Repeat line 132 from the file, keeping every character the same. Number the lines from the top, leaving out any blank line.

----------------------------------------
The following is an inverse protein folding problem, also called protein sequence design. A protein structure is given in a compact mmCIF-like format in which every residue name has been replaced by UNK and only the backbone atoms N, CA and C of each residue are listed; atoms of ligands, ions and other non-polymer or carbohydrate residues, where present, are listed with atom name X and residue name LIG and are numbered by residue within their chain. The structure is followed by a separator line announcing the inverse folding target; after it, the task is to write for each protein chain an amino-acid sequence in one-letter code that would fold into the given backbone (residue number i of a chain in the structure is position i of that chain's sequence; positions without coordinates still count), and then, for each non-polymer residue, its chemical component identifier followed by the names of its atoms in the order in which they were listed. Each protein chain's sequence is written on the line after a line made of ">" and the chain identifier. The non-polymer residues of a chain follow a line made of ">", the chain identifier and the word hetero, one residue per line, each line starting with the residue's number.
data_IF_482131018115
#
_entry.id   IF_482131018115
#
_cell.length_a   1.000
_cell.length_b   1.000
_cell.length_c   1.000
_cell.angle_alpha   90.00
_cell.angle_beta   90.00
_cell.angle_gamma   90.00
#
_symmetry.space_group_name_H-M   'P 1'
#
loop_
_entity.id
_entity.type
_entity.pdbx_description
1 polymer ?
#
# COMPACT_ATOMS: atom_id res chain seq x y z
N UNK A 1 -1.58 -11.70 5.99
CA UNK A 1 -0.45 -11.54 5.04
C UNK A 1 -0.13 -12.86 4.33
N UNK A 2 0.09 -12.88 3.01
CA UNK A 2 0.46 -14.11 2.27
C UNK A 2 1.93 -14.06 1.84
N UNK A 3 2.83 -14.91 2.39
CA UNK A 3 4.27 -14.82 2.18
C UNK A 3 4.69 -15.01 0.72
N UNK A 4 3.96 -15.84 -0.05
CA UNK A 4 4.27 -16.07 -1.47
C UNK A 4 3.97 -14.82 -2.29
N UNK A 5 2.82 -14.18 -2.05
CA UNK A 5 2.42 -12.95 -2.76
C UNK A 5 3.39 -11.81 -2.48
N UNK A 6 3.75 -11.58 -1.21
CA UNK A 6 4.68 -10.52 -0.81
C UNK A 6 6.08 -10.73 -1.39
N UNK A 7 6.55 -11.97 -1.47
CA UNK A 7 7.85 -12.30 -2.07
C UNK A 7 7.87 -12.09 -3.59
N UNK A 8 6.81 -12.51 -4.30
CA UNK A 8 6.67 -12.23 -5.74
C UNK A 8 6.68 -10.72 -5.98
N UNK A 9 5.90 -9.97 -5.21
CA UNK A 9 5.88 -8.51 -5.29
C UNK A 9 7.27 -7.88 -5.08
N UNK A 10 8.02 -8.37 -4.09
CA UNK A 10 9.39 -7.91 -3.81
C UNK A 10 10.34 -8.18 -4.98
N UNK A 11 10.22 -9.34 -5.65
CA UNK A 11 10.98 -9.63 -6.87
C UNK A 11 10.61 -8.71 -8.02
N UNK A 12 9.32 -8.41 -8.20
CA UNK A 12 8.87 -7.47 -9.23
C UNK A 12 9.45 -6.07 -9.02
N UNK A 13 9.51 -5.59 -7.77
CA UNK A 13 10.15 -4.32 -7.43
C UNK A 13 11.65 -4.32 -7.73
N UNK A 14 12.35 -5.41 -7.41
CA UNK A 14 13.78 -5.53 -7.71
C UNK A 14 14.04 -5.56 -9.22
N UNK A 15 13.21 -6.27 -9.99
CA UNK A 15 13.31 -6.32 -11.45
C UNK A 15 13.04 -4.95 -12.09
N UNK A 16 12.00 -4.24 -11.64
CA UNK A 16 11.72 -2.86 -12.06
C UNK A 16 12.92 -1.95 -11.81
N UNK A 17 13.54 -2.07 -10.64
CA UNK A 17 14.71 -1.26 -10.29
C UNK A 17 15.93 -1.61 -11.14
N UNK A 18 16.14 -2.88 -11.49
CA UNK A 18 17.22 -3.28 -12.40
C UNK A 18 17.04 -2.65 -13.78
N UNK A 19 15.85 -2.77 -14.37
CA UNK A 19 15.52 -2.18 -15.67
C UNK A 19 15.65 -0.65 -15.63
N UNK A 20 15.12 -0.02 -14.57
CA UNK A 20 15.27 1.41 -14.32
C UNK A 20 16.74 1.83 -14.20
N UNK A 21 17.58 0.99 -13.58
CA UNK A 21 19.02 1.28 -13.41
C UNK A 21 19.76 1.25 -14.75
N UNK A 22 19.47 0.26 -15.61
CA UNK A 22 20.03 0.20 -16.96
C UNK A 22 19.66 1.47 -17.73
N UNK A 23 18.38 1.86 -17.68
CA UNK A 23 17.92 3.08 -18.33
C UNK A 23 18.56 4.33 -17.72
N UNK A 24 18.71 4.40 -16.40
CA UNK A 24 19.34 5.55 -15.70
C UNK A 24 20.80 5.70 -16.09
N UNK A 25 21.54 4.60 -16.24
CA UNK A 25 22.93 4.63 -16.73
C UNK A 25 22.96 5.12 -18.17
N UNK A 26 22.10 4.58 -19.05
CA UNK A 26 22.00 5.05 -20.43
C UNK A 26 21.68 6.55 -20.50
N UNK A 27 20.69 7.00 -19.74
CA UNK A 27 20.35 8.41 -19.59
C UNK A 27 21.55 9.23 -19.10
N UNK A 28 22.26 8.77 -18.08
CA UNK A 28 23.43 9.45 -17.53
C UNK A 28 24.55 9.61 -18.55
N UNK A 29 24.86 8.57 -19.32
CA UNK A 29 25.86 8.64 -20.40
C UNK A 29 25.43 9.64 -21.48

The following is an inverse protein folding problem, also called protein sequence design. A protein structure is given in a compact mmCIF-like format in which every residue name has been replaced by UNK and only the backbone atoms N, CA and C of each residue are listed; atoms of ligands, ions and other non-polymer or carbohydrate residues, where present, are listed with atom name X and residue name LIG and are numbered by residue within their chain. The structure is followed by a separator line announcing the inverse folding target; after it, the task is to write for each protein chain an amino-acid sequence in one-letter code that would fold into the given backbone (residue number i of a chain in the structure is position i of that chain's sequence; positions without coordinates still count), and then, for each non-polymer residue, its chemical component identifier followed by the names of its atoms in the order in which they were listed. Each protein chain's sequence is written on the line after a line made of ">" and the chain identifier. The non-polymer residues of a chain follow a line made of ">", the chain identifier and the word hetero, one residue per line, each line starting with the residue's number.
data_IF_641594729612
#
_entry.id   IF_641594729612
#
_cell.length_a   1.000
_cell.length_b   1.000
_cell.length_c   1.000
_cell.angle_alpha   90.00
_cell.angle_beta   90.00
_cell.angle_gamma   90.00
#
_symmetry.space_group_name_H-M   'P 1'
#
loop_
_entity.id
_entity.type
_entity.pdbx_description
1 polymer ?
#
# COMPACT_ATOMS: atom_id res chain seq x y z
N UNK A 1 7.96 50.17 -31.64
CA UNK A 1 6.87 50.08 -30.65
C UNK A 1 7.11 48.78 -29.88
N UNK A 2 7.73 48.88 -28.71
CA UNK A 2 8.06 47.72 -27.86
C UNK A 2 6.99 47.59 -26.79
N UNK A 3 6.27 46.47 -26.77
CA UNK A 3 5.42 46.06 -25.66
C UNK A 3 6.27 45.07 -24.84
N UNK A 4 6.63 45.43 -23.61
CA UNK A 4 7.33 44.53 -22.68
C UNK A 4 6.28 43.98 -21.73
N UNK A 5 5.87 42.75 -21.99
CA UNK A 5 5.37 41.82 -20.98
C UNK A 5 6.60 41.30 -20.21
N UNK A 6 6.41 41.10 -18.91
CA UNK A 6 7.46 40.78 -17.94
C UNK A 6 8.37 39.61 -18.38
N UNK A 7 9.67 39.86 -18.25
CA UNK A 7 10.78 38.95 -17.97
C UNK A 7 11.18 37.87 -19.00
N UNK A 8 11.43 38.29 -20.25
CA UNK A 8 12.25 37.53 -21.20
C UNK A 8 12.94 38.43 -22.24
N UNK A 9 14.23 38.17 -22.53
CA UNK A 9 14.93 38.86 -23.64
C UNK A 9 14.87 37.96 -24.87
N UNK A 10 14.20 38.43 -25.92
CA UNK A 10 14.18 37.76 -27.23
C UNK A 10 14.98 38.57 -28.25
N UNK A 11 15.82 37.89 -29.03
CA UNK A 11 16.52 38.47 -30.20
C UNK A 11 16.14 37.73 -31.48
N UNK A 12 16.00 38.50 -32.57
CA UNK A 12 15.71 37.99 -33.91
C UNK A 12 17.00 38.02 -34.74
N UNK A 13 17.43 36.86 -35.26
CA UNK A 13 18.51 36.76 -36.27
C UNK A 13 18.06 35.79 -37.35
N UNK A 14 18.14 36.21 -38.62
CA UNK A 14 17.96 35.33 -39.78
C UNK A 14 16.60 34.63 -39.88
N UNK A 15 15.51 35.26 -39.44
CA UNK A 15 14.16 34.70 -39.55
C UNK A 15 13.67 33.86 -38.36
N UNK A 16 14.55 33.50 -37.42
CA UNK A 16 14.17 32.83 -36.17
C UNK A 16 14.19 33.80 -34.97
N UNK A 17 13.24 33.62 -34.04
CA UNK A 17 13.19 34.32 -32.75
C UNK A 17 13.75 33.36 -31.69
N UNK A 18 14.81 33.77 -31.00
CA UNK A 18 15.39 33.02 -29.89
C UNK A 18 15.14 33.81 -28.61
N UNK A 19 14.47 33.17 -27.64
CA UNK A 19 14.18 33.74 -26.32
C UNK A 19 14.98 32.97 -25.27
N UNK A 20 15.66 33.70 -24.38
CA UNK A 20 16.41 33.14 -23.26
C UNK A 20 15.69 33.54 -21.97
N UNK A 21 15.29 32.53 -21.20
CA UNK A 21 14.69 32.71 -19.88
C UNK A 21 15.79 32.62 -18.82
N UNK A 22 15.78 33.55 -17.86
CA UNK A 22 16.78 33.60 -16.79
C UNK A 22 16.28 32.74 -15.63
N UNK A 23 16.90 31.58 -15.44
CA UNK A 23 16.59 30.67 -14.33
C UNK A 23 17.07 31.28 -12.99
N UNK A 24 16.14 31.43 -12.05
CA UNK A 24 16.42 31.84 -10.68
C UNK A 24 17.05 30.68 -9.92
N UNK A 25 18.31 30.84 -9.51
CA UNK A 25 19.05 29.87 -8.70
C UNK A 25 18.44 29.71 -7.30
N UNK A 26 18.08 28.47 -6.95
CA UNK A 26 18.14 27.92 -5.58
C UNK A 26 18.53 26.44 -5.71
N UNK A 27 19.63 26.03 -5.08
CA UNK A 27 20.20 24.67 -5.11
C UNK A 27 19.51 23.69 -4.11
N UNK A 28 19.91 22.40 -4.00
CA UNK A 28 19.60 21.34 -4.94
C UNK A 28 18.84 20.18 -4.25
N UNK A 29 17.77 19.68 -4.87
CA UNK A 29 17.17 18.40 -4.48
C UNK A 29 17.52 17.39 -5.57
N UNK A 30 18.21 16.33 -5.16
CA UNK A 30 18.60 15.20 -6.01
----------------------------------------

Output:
C UNK A 1 7.11 48.78 -29.88